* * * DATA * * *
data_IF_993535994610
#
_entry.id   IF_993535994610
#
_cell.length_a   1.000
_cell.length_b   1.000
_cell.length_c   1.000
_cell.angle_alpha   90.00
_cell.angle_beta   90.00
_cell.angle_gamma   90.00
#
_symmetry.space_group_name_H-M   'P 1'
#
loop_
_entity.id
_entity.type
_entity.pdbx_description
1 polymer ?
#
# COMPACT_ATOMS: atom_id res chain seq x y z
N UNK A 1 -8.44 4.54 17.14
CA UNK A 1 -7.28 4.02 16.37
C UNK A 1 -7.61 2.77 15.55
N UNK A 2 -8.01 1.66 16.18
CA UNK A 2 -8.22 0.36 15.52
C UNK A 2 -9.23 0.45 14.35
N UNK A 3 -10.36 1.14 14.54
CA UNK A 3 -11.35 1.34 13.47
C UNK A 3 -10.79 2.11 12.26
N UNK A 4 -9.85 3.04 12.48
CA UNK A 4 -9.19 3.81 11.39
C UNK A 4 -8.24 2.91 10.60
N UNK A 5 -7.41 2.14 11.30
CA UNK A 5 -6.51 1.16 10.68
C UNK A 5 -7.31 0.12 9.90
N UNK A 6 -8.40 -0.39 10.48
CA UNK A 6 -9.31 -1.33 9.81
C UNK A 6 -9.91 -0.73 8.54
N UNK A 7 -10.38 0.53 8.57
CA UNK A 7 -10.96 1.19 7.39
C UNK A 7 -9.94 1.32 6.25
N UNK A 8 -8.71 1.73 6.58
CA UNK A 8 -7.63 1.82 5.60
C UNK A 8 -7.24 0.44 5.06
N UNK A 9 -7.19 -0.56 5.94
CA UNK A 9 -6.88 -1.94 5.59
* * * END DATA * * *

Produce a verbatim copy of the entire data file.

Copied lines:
data_IF_993535994610
#
_entry.id   IF_993535994610
#
_cell.length_a   1.000
_cell.length_b   1.000
_cell.length_c   1.000
_cell.angle_alpha   90.00
_cell.angle_beta   90.00
_cell.angle_gamma   90.00
#
_symmetry.space_group_name_H-M   'P 1'
#
loop_
_entity.id
_entity.type
_entity.pdbx_description
1 polymer ?
#
# COMPACT_ATOMS: atom_id res chain seq x y z
N UNK A 1 -8.44 4.54 17.14
CA UNK A 1 -7.28 4.02 16.37
C UNK A 1 -7.61 2.77 15.55
N UNK A 2 -8.01 1.66 16.18
CA UNK A 2 -8.22 0.36 15.52
C UNK A 2 -9.23 0.45 14.35
N UNK A 3 -10.36 1.14 14.54
CA UNK A 3 -11.35 1.34 13.47
C UNK A 3 -10.79 2.11 12.26
N UNK A 4 -9.85 3.04 12.48
CA UNK A 4 -9.19 3.81 11.39
C UNK A 4 -8.24 2.91 10.60
N UNK A 5 -7.41 2.14 11.30
CA UNK A 5 -6.51 1.16 10.68
C UNK A 5 -7.31 0.12 9.90
N UNK A 6 -8.40 -0.39 10.48
CA UNK A 6 -9.31 -1.33 9.81
C UNK A 6 -9.91 -0.73 8.54
N UNK A 7 -10.38 0.53 8.57
CA UNK A 7 -10.96 1.19 7.39
C UNK A 7 -9.94 1.32 6.25
N UNK A 8 -8.71 1.73 6.58
CA UNK A 8 -7.63 1.82 5.60
C UNK A 8 -7.24 0.44 5.06
N UNK A 9 -7.19 -0.56 5.94
CA UNK A 9 -6.88 -1.94 5.59